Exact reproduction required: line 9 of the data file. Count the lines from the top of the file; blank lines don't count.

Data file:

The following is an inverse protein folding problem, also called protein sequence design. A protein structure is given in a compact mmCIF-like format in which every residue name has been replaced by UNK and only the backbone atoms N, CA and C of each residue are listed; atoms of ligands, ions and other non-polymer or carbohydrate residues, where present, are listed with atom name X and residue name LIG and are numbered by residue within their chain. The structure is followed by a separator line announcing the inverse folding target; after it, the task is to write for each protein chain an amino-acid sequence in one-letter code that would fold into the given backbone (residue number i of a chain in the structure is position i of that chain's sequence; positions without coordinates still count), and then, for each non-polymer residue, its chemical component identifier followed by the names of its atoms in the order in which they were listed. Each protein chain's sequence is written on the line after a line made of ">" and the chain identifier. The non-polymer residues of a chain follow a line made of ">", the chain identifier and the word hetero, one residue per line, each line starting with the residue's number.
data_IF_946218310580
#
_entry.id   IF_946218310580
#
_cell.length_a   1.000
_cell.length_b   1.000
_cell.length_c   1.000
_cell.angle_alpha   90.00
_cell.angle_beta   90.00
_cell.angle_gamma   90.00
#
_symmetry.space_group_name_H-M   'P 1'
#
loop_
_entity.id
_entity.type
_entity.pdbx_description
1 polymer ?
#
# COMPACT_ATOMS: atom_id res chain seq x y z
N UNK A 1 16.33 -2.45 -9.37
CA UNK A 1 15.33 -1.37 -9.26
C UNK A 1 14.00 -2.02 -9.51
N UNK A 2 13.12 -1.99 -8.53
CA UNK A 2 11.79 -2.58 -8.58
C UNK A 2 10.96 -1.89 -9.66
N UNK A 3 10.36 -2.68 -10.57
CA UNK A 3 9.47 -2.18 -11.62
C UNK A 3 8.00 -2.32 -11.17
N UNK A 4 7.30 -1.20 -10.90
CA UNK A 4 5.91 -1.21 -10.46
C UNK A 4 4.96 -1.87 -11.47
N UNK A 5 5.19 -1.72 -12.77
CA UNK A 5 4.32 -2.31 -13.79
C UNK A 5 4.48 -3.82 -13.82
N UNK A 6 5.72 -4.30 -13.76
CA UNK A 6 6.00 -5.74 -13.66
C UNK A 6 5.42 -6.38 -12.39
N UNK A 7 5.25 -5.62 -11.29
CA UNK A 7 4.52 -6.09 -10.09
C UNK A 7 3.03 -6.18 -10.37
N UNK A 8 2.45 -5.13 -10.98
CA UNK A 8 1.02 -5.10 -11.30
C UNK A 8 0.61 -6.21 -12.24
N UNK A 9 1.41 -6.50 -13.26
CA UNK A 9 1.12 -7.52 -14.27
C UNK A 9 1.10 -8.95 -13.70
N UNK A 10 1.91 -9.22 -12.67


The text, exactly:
_cell.angle_alpha   90.00